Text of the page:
In-person interview with Mitja Harvilahti of Moonsorrow
By Aniruddh "Andrew" Bansal
April 25th 2010, House of Blues, Hollywood CA
Andrew: How is it going touring with Finntroll? They are a folk metal band and you are of the folk/black kind. How has it been with the crowd and everything?
Mitja: It's been great. We haven't toured with Finntroll before although we have been good friends since the beginning and even the main composer for both the bands is the same guy. So it was about time we toured with them. It's been really good, great crowds everywhere, sometimes more and sometimes less, but you can see the enthusiasm in the fans.
Andrew: Your last studio album was in 2007. What's happening with the next one and when can we expect it?
Mitja: It's in the works right now. We'll start writing for the material and get it ready when we go home. It's going to be released in February next year.
Andrew: The last album had just two songs, but of 25 minutes each. I don't think I've ever come across anything like that. What was the idea behind that and do you think it was successful?
Mitja: Well, I think we made it work pretty well. It was a really difficult album for everybody and even for the listener as well. It was hard times and it wasn't easy to put together such a hugely epic album. It took a lot of time and effort to compose the material in such a way that you can actually listen to a 30-minute track that makes sense. I hope it makes sense (laughs).
Andrew: How do you manage to deliver these songs live?
Mitja: We play the second song ['Tuleen Ajettu Maa'] We had a chance to play the whole album this year but we didn't have enough time to rehearse it. But the second song in the album, we have played it many times. Of course there are a lot of arrangements on keyboards. We share some of the parts with the guitarists but it still works. It's not that hard to put together after all. The first song is more difficult as it has a lot more of acoustic parts and parts where the guy is singing with nothing in the background. Those are hard times on stage. But I hope some day we'll play that song as well.
Andrew: The band describes itself as 'epic heathen metal'. Can you elaborate on that?
Mitja: I don't think I need to tell what 'epic' means in our music because we have long epic structures. Overall our music is very epic and 'heathen' is because we consider us as a heathen or pagan band in a way. We support those values and traditions that were in the past. Not religiously or anything, but it's an important theme in our music and lyrics.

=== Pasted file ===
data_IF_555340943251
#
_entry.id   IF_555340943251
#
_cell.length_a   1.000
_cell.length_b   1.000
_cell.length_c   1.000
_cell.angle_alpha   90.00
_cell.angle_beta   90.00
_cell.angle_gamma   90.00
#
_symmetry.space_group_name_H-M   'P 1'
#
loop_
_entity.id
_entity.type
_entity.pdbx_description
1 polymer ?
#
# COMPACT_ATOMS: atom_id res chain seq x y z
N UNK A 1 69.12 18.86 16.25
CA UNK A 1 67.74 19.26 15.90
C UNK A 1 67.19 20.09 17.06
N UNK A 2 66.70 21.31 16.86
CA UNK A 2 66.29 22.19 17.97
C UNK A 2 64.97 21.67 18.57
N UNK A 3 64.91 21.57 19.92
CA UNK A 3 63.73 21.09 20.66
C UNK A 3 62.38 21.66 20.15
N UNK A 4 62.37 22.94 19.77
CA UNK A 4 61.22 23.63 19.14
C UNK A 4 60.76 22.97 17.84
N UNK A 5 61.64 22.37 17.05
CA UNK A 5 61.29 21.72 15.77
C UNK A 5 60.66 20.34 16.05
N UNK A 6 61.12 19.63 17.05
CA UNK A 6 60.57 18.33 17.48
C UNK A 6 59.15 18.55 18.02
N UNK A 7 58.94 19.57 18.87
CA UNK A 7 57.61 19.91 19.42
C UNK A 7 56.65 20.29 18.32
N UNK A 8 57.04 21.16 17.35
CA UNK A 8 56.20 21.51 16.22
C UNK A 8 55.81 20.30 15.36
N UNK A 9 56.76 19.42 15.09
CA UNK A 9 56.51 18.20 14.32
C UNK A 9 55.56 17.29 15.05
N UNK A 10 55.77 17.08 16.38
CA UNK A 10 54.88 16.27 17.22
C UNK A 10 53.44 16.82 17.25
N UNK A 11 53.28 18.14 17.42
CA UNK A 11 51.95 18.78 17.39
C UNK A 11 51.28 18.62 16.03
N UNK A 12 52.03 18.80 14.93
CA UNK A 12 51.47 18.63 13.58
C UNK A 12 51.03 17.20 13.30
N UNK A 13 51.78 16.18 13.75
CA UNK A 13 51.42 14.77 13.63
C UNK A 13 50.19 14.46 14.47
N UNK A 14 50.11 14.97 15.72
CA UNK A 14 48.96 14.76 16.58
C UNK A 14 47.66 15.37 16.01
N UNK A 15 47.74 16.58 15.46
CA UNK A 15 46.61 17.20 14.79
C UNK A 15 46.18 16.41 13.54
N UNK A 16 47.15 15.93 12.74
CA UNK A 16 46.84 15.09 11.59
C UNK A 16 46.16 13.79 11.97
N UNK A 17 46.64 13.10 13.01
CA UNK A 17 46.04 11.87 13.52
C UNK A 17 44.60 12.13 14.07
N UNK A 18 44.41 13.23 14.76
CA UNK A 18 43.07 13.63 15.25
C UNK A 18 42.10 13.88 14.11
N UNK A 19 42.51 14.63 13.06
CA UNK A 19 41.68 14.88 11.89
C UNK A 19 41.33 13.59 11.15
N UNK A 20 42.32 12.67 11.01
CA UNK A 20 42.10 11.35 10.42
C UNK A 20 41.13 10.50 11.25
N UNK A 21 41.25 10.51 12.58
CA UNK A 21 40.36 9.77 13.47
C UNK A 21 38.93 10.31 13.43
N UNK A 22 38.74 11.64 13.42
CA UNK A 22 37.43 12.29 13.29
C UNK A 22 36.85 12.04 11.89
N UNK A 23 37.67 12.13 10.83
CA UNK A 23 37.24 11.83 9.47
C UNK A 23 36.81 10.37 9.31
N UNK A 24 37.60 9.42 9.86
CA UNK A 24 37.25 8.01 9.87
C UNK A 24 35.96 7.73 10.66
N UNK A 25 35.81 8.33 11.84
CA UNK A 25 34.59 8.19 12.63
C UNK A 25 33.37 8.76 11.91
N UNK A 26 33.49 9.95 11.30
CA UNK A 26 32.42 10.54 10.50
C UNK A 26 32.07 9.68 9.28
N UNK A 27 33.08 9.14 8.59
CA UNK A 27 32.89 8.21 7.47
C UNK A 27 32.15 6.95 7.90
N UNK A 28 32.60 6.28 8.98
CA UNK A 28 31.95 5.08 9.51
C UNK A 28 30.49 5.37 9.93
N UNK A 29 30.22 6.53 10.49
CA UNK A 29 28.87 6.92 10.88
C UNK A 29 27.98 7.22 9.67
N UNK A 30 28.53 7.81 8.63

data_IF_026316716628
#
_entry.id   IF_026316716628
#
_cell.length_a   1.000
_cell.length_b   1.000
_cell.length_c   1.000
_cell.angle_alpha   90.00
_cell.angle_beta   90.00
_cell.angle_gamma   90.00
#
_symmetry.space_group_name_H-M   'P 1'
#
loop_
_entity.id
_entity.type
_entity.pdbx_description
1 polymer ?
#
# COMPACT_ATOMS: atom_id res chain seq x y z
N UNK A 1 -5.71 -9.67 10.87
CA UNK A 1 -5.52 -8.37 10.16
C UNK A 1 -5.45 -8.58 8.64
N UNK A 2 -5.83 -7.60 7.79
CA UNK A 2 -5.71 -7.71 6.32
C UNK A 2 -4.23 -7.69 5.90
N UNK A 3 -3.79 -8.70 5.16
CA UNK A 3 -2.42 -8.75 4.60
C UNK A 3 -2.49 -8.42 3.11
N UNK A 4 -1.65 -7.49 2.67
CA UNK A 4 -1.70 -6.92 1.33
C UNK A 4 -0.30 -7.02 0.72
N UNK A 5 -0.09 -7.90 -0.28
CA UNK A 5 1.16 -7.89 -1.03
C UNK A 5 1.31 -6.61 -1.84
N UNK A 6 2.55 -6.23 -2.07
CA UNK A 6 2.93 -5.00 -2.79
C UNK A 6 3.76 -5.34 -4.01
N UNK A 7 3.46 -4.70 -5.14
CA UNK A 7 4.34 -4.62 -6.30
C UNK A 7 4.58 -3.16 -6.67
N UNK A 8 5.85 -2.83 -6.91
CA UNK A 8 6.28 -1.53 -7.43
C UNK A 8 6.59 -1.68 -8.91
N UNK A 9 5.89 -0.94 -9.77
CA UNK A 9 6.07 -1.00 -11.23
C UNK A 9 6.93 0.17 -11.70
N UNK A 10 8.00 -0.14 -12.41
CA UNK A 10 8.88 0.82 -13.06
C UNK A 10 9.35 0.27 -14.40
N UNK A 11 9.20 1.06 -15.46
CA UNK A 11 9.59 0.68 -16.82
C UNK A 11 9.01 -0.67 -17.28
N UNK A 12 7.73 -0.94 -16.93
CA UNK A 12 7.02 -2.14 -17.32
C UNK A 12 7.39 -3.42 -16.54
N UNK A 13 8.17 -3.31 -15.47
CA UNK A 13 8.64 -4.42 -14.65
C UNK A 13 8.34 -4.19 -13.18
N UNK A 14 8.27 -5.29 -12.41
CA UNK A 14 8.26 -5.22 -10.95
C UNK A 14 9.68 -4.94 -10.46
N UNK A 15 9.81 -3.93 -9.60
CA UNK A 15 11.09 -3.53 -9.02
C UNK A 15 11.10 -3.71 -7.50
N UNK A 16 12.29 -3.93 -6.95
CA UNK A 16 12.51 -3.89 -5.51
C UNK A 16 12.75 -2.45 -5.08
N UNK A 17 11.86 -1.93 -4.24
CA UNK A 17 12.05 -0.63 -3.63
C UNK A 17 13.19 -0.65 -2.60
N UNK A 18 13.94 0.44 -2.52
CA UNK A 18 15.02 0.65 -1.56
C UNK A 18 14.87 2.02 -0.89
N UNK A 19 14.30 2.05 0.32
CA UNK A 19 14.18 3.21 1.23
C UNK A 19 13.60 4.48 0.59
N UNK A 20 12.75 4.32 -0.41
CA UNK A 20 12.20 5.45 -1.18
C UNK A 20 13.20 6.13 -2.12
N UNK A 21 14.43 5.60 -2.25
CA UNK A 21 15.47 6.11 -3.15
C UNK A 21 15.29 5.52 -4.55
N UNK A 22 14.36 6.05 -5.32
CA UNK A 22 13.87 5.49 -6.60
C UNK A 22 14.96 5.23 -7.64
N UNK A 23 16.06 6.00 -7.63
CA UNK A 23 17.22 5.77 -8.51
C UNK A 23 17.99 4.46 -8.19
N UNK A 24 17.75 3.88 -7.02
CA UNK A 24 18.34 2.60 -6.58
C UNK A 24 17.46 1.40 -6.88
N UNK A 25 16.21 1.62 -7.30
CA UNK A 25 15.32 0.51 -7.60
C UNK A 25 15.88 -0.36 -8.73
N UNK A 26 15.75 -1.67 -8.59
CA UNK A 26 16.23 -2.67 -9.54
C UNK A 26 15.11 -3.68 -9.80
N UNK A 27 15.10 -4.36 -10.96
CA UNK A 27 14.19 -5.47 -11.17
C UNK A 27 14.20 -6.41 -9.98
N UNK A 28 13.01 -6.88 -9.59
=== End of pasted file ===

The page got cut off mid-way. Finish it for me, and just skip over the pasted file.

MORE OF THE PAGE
Andrew: Tell me about your grindcore side project!
Mitja: (Laughs) Yeah, Lakupaavi. We were in the studio recording our fourth album and we had the drunken crazy idea to put out a press release that we are going to change our style completely into something like hardcore/grindcore stuff with stupid lyrics. Then we released it and everybody got pissed off or were just amazed thinking what the hell is happening with these guys, something is wrong with them. It was so far from our original ideas. But we were in the studio, so we went like 'Ok, let's do the album'. We recorded the first song, released it and after a while we made the whole album (laughs). It was pretty successful I think and everybody loved it. Some people hated it, some of them even burned our CDs, but they didn't realize that we should be able to have fun after all. It wasn't done under Moonsorrow's name anyway.
Andrew: In Germany you guys got into political trouble in the past, being accused as Nazi and things like that. Do you think they've moved on from that and you are able to play gigs over there as you normally would?
Mitja: We always played gigs as normal and it didn't really affect us. But it was very bad publicity because it was complete bullshit. We are not Nazis, we hate Nazis, racism and everything that destroys humanity. So it was very unfortunate. The thing was, it was only one guy behind it all. That says something about the power of internet, magazines and press. If one guy can tell a lie about bands and people, it will be released in every major newspaper in Germany. We had to come out in their media and say that this was all bullshit but it was very sad. I don't think I've ever been as angry at anybody as I was when somebody accused me of being Nazi.
Andrew: You guys write lyrics in Finnish. Do you think that aspect makes it harder in the US because no body can sing along?
Mitja: Well, I don't find it hard because I'm used to it. We play so much abroad that people hardly ever can know our lyrics. So it doesn't really matter. But I'm really surprised that so many people like us in America and abroad as well. We only sing in Finnish and if people are able to adapt to our style and still like the music, that's kind of an achievement. I'm very proud of it.
Andrew: The band recorded two demos in 96 and 97 but never released them. What happened to those?
Mitja: One of them is lost I think. One of them was so bad that it shouldn't be released ever (laughs). But we did the next couple of demos after that.
Andrew: Those next couple of demos were more like melodic black metal and you used a drum machine. Looking back, would you say that it's good you changed from that?
Mitja: Yes of course. There was a huge change from the last demo to the first album. The last demo sounded like very melodic, symphonic black metal. Then our first album ['Suden Uni'] is completely different in every way. It had gotten much more mature within one year.
Andrew: What do you have coming up after this tour?
Check out the band's official website.
Mitja: We're going to record the new album in September and then we're going to prepare for a possible DVD later in the fall. The album should be released in February, hopefully everywhere at the same time. So that's what I'm really looking forward to because it's been really long since the last album [in 2007].